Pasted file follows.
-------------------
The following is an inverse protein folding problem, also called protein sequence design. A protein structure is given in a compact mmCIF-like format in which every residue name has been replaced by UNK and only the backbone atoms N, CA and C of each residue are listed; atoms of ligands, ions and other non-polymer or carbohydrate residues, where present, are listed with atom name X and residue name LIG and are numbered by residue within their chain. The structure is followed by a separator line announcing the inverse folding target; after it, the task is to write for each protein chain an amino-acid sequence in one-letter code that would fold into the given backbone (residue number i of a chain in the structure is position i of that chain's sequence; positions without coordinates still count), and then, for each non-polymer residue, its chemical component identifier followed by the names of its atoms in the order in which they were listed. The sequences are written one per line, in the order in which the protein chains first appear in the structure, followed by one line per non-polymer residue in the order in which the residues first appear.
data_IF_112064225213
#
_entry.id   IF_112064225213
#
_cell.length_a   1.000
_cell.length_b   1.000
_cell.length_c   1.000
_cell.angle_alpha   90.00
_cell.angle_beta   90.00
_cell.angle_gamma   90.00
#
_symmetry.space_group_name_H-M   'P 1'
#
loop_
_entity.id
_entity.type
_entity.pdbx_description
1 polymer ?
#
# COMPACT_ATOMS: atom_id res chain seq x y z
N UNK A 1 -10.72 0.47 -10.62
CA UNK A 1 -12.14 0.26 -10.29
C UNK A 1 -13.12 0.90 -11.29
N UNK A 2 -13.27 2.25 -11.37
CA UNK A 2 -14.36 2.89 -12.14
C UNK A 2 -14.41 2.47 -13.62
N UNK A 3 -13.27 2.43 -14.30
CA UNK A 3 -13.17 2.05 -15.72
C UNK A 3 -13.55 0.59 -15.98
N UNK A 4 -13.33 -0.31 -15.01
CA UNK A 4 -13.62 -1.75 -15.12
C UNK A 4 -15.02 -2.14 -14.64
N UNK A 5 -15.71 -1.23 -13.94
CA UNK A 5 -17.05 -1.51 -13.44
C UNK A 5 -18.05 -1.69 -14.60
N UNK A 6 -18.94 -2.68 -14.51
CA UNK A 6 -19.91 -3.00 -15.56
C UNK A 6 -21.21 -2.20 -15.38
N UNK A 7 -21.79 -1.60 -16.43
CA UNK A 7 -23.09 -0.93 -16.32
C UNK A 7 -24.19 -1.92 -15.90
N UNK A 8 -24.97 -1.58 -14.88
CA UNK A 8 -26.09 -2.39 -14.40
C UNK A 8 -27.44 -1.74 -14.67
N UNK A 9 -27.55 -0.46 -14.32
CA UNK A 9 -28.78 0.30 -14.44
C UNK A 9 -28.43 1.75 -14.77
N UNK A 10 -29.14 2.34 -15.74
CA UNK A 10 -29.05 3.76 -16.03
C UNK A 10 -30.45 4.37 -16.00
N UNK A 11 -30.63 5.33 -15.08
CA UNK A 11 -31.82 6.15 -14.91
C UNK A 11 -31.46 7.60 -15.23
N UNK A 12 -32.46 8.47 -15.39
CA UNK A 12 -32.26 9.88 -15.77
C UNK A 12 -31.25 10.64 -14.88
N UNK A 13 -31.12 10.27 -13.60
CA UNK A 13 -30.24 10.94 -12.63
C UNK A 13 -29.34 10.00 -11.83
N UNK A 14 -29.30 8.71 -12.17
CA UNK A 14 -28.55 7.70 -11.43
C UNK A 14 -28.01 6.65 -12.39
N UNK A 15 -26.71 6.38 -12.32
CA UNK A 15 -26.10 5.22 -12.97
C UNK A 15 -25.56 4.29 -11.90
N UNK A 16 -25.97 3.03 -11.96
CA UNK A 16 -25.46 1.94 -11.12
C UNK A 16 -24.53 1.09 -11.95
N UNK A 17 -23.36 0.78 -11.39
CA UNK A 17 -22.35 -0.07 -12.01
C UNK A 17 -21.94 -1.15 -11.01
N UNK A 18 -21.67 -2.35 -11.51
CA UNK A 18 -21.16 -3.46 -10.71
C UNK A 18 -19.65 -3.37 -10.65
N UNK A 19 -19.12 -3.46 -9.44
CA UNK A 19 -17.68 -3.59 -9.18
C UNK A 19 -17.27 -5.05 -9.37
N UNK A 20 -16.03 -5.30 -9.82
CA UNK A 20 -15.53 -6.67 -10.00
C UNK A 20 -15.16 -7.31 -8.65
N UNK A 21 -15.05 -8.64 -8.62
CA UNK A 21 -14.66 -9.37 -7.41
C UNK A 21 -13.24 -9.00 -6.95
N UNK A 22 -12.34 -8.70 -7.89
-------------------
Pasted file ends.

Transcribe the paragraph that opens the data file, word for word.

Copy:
The following is an inverse protein folding problem, also called protein sequence design. A protein structure is given in a compact mmCIF-like format in which every residue name has been replaced by UNK and only the backbone atoms N, CA and C of each residue are listed; atoms of ligands, ions and other non-polymer or carbohydrate residues, where present, are listed with atom name X and residue name LIG and are numbered by residue within their chain. The structure is followed by a separator line announcing the inverse folding target; after it, the task is to write for each protein chain an amino-acid sequence in one-letter code that would fold into the given backbone (residue number i of a chain in the structure is position i of that chain's sequence; positions without coordinates still count), and then, for each non-polymer residue, its chemical component identifier followed by the names of its atoms in the order in which they were listed. The sequences are written one per line, in the order in which the protein chains first appear in the structure, followed by one line per non-polymer residue in the order in which the residues first appear.